Following up Norton's <a href="http://www.pcworld.com/article/205000/norton_releases_2011_security_products.html">new product launch</a> early Wednesday, Trend Micro announced an overhaul of its entire home user product line on Wednesday, under the moniker "Titanium." The new products, Titanium Internet Security, Titanium Maximum Security, and Titanium Antivirus+, include new features that use cloud computing for malware detection.
Stories by Nick Mediati
Norton on Wednesday announced its 2011 versions of its Norton Internet Security suite and Norton Antivirus software. Norton also announced a new application--Norton Power Eraser--that is designed to remove the increasingly common fake antivirus malware.
Ping is Apple's <a href="http://www.pcworld.com/article/204734/ping_on_itunes_not_so_hot.html">music-centric social network</a> that is integrated into <a href="http://www.pcworld.com/article/204645/apple_announces_itunes_10.html">iTunes 10</a>. From a privacy standpoint, it's pretty straightforward--as opposed to Facebook's multitude of privacy settings--but then again, Ping is also very limited as to what services it offers. In either case, here's a quick run-down of the privacy features present in Ping.
After some initial uncertainty about the future of WebOS immediately after the Palm-HP merger, it's looking more and more like WebOS has a real future ahead of it.
Researchers with F-Secure discovered an Android app that is a spy app disguised as a Snake game. The Snake spy app is for use with GPS Spy, an Android spy app. The idea is that you'd download and install the Snake spy app onto the Android phones that you'll want to spy on; from there, the Snake app will run in the background and keep tabs on that phone.
Of all the software on your PC, the Web browser may be the most important tool you use each day--but you may not give it much thought.
The back-to-school season is upon us, and what better way to go back to school in style than with a laser-equipped backpack capable of building 3D maps of building interiors?
If you're a regular PCWorld reader, you may have noticed the Browser Blowout story we posted last week. In it, I looked at various aspects of the major Web browsers, including features, interface, security, and performance.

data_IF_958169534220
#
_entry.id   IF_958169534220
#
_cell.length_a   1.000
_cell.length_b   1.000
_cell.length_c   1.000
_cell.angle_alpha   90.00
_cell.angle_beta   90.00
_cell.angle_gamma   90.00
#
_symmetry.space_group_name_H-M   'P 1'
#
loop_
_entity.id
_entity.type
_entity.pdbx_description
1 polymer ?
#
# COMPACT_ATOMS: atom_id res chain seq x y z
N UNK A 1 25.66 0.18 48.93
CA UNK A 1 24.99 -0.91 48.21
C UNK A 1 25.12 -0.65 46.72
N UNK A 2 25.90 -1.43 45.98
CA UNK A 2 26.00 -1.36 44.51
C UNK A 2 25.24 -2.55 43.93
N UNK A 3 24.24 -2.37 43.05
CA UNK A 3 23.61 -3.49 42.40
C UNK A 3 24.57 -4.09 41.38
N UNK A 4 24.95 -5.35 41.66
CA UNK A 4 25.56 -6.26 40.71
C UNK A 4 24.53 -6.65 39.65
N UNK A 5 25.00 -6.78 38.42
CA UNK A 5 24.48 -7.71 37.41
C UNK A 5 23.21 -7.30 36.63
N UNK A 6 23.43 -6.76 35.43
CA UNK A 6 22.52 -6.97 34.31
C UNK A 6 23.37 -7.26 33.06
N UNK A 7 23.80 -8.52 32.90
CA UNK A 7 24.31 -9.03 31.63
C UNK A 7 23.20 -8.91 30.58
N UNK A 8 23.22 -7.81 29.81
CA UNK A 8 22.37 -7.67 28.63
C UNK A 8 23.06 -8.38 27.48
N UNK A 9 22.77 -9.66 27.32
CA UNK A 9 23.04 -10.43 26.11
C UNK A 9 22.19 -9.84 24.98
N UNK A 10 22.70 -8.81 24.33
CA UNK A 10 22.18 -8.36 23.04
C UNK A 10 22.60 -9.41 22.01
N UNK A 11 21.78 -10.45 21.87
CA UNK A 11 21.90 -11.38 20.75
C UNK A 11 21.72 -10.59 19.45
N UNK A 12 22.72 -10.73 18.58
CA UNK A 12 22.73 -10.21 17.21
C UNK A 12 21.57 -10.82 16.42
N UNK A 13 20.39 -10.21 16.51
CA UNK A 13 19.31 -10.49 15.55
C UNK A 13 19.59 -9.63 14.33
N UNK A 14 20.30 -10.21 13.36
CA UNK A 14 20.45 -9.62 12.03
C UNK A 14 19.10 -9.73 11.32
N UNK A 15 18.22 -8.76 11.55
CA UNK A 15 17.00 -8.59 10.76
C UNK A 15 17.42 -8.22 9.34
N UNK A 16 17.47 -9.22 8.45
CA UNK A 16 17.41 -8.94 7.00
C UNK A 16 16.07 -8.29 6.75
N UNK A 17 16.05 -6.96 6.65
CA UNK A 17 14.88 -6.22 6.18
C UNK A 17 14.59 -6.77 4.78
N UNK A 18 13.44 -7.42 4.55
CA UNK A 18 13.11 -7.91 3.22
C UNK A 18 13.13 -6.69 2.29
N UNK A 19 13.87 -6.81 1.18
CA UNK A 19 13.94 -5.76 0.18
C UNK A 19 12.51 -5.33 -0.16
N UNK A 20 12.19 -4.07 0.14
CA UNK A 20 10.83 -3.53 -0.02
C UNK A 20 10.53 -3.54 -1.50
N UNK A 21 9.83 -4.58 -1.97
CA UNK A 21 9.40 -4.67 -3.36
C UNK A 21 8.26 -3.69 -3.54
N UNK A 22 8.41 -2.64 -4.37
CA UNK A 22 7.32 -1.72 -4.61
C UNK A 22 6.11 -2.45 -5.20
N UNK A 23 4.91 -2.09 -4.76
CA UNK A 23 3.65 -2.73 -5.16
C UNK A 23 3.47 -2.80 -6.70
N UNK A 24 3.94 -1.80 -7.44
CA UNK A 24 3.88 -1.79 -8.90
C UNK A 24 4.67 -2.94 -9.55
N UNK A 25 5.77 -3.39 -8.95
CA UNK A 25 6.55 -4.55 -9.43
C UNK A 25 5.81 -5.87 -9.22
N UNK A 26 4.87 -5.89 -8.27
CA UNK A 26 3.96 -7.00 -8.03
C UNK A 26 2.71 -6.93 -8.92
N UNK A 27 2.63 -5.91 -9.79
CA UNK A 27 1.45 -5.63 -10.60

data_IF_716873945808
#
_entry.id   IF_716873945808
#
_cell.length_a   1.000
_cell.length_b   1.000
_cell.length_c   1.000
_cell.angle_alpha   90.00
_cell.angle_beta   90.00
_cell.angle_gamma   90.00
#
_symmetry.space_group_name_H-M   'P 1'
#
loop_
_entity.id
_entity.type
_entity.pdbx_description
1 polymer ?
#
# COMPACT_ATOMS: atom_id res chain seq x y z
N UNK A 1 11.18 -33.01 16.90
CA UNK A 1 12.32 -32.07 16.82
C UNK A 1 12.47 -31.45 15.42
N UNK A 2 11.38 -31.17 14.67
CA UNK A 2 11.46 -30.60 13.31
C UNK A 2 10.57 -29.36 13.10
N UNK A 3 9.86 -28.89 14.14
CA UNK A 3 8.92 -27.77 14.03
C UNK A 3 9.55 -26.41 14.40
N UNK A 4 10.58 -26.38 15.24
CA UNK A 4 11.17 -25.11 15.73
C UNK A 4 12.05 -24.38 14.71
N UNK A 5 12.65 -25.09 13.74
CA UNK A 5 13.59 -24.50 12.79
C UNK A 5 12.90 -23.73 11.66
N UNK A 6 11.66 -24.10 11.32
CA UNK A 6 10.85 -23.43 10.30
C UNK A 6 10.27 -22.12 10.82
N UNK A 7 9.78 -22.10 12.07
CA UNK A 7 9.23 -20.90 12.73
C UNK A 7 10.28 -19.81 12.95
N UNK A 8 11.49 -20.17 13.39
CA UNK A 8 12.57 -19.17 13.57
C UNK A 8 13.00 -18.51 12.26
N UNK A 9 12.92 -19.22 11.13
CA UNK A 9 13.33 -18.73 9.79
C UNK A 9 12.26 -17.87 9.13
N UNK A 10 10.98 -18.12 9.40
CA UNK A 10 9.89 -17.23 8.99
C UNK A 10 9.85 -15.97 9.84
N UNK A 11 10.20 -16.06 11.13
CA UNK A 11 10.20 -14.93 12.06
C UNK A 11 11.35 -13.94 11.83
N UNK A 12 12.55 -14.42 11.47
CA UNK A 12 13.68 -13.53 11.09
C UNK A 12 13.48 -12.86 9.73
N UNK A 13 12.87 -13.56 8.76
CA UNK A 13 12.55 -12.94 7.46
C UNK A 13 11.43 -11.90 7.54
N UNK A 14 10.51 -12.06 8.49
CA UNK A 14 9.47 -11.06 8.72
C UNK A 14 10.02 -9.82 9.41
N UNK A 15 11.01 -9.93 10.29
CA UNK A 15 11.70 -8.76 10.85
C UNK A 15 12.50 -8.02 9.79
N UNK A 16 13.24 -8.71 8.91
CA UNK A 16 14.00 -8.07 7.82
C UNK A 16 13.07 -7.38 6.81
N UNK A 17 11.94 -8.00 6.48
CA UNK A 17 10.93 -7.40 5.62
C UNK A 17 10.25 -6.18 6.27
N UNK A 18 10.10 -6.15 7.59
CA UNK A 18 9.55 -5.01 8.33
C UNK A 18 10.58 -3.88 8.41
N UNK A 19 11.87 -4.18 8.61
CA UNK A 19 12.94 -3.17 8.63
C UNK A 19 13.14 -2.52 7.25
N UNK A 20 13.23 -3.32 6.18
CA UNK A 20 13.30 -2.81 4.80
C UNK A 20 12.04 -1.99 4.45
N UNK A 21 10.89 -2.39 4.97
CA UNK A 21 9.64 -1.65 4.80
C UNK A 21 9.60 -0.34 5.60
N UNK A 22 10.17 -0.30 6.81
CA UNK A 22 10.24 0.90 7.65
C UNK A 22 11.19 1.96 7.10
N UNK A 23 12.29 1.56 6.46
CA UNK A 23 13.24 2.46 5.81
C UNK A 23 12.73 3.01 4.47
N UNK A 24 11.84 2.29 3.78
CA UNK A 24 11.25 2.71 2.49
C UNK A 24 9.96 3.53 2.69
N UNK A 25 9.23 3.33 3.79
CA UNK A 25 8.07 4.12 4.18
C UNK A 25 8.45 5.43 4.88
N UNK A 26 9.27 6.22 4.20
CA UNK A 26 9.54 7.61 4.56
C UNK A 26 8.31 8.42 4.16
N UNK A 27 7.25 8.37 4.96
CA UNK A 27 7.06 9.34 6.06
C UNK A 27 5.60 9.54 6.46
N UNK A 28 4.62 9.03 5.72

Apple today released an update to iOS 4 for the iPhone 3g, 3gs, and iPhone 4.
After iPhone OS 3's release last summer, we pulled out our crystal ball, dusted it off, and tried to look ahead to iPhone OS 4. Some of what we wanted to see were big features, others were small tweaks. (Be sure to take a quick look at our original story before proceeding.) How did we fare? Let me put it this way: We won't be going into the psychic business anytime soon.
Microsoft today released a platform preview of Internet Explorer 9. This isn't an IE9 beta, mind you; it doesn't have the features you'd expect in a browser. It doesn't even have an address bar for that matter. Instead, the IE9 Platform Preview serves as a sneak peek at some of the new Web technologies and standards that Microsoft is working on building into its flagship browser.
Macworld Expo without Apple is a smaller, lower-key affair, but that hasn't kept Apple enthusiasts from attending the show. The show floor is as packed with attendees as ever, despite Apple's absence. And in a sense, the lack of Apple isn't such a bad thing, as it lets the show's focus shift from the giant Apple booth to smaller vendors, some of which had impressive wares.
Following up the recent launch of its Radeon HD 5450, ATI today announced the Radeon HD 5570. This new card supports DirectX 11 and OpenGL 3.2, and is designed with small-form-factor desktop PCs in mind.
A prototype of HP's rumored touchscreen tablet PC made a brief appearance at Steve Ballmer's keynote presentation at CES. The tablet, which hasn't yet been named, will run Windows 7 and hit the market later this year.
Windows Vista never was particularly speedy in most people's eyes. Whether it deserved the reputation or not, the word on the street was that Vista was both slow and bloated.